I’m continuing the story of how I called out Former Therapist #1 for his transphobic gender policing and gatekeeping. I am really pissed at him right now, because he has done so much to take away my ability to work with other providers. I’m putting our exchange here and then some of my feelings about it in footnotes.

Let this be something that other providers can learn from, so that other people don’t have to deal with this pain.

I’m not the only one dealing with or writing about this. Check out this lovely example of therapeutic invalidation (plus an intersection with fatphobia) from Rooster Tails Comic:

The lady who ran out on me then came back in with another person.... it felt like I was in a job interview. So weird.Source: http://www.roostertailscomic.com/comic/happy-mental-health-awareness-week/

Two weeks after I sent a letter to Former Therapist #1 about his mistreatment, I got this email from him:

5/30/14

Hello [Birth name],[1]

I didn’t want too much time to go by before I acknowledged your much appreciated letter I received.  I have been doing a lot of thinking and reflecting on your letter.  I’m planning to send you a response soon.  I’m consulting my colleges [sic] and other gender specialists as well.  I didn’t want you to think my delay was in any way me ignoring or rejecting your letter.  I want to acknowledge the courage and integrity you displayed in your letter with a response that is as thoughtful and respectful as I can make it.

Thank you again for the letter.  I will send my response as soon as it is ready.[2]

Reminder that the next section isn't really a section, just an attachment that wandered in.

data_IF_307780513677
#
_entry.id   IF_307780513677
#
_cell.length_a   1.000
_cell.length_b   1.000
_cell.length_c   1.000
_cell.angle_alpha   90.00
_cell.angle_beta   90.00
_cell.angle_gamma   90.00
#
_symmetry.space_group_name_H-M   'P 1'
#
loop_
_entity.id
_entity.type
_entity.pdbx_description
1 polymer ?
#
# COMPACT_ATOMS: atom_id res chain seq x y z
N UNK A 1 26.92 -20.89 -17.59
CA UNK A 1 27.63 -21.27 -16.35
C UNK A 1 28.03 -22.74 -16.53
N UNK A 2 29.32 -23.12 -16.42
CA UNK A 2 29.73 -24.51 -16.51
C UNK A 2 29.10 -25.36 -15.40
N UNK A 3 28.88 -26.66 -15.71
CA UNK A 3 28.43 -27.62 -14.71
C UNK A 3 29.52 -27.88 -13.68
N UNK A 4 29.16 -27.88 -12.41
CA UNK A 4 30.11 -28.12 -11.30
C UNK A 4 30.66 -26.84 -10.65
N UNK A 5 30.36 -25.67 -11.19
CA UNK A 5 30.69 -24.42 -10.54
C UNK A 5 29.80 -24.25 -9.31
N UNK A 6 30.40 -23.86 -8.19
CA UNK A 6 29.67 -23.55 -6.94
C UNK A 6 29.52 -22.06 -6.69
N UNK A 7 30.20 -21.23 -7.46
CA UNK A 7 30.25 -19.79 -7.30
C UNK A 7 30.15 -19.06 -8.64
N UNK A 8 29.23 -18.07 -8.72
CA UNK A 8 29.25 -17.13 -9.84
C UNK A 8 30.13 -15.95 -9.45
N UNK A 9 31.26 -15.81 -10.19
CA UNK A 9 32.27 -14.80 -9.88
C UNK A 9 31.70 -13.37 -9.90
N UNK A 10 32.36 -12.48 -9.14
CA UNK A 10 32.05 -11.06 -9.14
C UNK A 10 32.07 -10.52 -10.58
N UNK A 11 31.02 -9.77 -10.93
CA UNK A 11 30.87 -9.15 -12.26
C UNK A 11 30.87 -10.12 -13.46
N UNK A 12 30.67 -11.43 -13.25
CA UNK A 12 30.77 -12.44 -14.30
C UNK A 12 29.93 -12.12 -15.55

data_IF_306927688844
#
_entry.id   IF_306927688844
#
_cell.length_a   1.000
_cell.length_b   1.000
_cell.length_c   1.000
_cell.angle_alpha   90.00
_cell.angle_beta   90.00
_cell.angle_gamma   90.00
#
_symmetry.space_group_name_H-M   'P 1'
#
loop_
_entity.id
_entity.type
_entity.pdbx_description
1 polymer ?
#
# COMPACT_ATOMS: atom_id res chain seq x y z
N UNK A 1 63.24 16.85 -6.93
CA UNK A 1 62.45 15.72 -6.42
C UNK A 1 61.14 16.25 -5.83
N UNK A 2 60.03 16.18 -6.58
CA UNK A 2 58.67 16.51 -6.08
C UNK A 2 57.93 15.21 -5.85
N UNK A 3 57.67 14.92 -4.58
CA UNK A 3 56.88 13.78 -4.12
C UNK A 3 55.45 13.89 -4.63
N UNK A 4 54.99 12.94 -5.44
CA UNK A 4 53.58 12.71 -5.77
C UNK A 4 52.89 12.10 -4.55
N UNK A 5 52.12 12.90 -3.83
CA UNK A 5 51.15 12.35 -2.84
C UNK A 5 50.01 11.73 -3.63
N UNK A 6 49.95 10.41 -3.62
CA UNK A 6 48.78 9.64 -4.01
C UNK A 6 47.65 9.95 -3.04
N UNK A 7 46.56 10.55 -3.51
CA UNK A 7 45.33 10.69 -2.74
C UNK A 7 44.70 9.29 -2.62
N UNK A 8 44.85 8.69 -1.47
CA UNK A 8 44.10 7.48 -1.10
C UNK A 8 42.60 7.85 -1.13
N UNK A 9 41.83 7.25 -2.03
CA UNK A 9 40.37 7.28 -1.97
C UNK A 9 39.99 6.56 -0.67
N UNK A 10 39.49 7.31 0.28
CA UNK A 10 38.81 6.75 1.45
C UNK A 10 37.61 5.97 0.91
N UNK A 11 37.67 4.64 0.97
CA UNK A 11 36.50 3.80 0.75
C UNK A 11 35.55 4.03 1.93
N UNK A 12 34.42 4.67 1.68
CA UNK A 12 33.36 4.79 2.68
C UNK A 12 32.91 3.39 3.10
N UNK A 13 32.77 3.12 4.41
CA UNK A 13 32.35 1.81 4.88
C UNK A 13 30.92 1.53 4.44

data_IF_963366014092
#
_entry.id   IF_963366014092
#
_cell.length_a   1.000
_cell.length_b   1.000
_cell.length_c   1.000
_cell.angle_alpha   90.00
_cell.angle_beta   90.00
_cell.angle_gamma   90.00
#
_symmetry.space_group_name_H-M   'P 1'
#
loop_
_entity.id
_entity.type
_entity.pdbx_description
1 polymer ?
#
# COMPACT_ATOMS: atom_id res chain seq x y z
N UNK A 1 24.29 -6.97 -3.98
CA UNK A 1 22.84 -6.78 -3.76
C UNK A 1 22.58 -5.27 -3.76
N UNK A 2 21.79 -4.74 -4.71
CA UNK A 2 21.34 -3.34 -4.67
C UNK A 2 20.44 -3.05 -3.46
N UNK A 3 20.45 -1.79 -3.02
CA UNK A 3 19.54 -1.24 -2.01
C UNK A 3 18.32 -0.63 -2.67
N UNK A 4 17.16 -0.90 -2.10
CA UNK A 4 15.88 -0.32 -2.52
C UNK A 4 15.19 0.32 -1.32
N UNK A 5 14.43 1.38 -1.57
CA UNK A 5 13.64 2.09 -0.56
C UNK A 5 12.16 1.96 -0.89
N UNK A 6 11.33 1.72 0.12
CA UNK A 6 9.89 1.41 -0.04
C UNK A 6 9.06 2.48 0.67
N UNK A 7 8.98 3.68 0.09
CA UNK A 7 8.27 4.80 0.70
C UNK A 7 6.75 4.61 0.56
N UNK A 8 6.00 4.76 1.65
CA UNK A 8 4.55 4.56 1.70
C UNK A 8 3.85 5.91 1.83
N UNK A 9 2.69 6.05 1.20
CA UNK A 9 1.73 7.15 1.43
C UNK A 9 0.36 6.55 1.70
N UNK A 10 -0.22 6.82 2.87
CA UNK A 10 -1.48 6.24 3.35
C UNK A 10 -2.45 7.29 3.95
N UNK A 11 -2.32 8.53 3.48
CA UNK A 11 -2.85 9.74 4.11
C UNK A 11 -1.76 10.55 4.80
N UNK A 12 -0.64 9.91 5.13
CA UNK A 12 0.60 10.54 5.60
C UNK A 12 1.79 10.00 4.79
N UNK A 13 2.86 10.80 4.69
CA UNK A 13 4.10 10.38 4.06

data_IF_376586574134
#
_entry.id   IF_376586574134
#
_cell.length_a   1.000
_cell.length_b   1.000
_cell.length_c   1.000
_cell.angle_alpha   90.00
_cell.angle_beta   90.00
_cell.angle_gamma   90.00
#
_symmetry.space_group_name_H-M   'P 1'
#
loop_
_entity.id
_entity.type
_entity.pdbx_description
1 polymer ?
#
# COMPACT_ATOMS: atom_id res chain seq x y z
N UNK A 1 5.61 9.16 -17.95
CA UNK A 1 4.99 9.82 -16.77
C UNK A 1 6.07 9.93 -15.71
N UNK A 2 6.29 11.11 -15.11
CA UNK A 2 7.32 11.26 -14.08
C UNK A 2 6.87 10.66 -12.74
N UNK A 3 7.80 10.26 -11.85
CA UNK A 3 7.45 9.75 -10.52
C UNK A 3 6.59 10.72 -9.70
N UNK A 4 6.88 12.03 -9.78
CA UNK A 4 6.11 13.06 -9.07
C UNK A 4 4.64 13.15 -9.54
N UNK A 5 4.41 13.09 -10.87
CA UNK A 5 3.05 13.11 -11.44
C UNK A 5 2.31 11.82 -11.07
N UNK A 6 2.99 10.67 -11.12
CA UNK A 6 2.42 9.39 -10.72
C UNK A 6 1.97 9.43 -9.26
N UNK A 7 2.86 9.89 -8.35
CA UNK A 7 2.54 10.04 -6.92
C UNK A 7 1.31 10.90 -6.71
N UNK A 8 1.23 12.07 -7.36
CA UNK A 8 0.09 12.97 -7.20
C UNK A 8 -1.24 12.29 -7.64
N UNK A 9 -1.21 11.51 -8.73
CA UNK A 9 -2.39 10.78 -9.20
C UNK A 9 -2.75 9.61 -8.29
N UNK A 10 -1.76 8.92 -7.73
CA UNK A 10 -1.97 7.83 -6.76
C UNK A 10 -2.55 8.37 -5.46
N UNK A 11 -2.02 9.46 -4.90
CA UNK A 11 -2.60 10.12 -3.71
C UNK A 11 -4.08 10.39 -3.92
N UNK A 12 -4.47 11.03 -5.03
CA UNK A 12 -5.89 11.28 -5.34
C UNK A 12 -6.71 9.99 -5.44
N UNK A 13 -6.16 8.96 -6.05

[Former Therapist #1], LICSW

I replied almost immediately:

5/30/14

My name is [real name]. I hoped that you would know not to call me by my birth name at this point.

Are you talking with anyone who’s actually trans*?

Also, I am now seeing [current therapist]. If you talk with any providers, I recommend talking with her. She is the only provider I have seen who has been gender affirming. If she has the time and energy, she would be a great resource.

I received no reply to this email. It was early on in my trying out new names and pronouns, and his misgendering hurt a lot. I especially was appalled that he did it in email, after such a gender-relevant letter. Four days later, I sent him another email:

6/3/14

Hi,

[Current therapist] says that she’d welcome a call from you.

[Real name]

It was at the moment of his misgendering me as his first interaction with this letter—that moment when I 100% gave up on him as a therapist. I was just done. This time, he replied on the same day: